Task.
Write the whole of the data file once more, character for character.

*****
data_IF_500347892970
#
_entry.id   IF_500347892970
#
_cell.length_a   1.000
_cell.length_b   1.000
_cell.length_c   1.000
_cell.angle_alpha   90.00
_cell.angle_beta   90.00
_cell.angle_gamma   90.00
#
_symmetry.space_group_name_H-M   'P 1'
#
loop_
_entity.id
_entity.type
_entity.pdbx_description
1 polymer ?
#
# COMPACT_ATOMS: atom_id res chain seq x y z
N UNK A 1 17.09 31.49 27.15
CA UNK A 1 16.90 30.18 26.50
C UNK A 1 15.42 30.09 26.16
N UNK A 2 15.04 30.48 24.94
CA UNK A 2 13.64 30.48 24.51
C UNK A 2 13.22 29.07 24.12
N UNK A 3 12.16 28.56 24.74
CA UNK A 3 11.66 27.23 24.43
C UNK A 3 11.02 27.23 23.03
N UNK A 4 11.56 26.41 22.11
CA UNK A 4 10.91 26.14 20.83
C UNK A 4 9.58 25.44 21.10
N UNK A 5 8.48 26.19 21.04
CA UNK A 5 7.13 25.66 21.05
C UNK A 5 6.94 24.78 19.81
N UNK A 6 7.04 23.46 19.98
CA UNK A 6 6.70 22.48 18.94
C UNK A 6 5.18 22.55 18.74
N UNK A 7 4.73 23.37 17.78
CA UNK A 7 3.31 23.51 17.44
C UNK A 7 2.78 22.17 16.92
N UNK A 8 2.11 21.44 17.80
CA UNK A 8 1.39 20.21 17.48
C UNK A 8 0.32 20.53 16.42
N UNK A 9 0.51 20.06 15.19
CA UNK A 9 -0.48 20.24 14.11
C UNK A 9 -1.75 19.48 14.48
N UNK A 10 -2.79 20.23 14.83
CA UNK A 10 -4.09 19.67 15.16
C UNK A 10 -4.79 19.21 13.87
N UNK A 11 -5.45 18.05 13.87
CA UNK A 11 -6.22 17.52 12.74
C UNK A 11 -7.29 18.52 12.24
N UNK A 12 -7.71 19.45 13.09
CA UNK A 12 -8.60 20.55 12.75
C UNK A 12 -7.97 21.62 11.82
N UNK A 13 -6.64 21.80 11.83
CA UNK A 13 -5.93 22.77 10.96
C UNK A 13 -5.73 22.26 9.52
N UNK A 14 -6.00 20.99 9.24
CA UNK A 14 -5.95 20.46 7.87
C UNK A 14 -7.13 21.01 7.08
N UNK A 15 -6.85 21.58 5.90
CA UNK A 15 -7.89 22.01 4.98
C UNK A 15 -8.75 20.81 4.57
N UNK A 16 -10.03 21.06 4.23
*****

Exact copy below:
data_IF_500347892970
#
_entry.id   IF_500347892970
#
_cell.length_a   1.000
_cell.length_b   1.000
_cell.length_c   1.000
_cell.angle_alpha   90.00
_cell.angle_beta   90.00
_cell.angle_gamma   90.00
#
_symmetry.space_group_name_H-M   'P 1'
#
loop_
_entity.id
_entity.type
_entity.pdbx_description
1 polymer ?
#
# COMPACT_ATOMS: atom_id res chain seq x y z
N UNK A 1 17.09 31.49 27.15
CA UNK A 1 16.90 30.18 26.50
C UNK A 1 15.42 30.09 26.16
N UNK A 2 15.04 30.48 24.94
CA UNK A 2 13.64 30.48 24.51
C UNK A 2 13.22 29.07 24.12
N UNK A 3 12.16 28.56 24.74
CA UNK A 3 11.66 27.23 24.43
C UNK A 3 11.02 27.23 23.03
N UNK A 4 11.56 26.41 22.11
CA UNK A 4 10.91 26.14 20.83
C UNK A 4 9.58 25.44 21.10
N UNK A 5 8.48 26.19 21.04
CA UNK A 5 7.13 25.66 21.05
C UNK A 5 6.94 24.78 19.81
N UNK A 6 7.04 23.46 19.98
CA UNK A 6 6.70 22.48 18.94
C UNK A 6 5.18 22.55 18.74
N UNK A 7 4.73 23.37 17.78
CA UNK A 7 3.31 23.51 17.44
C UNK A 7 2.78 22.17 16.92
N UNK A 8 2.11 21.44 17.80
CA UNK A 8 1.39 20.21 17.48
C UNK A 8 0.32 20.53 16.42
N UNK A 9 0.51 20.06 15.19
CA UNK A 9 -0.48 20.24 14.11
C UNK A 9 -1.75 19.48 14.48
N UNK A 10 -2.79 20.23 14.83
CA UNK A 10 -4.09 19.67 15.16
C UNK A 10 -4.79 19.21 13.87
N UNK A 11 -5.45 18.05 13.87
CA UNK A 11 -6.22 17.52 12.74
C UNK A 11 -7.29 18.52 12.24
N UNK A 12 -7.71 19.45 13.09
CA UNK A 12 -8.60 20.55 12.75
C UNK A 12 -7.97 21.62 11.82
N UNK A 13 -6.64 21.80 11.83
CA UNK A 13 -5.93 22.77 10.96
C UNK A 13 -5.73 22.26 9.52
N UNK A 14 -6.00 20.99 9.24
CA UNK A 14 -5.95 20.46 7.87
C UNK A 14 -7.13 21.01 7.08
N UNK A 15 -6.85 21.58 5.90
CA UNK A 15 -7.89 22.01 4.98
C UNK A 15 -8.75 20.81 4.57
N UNK A 16 -10.03 21.06 4.23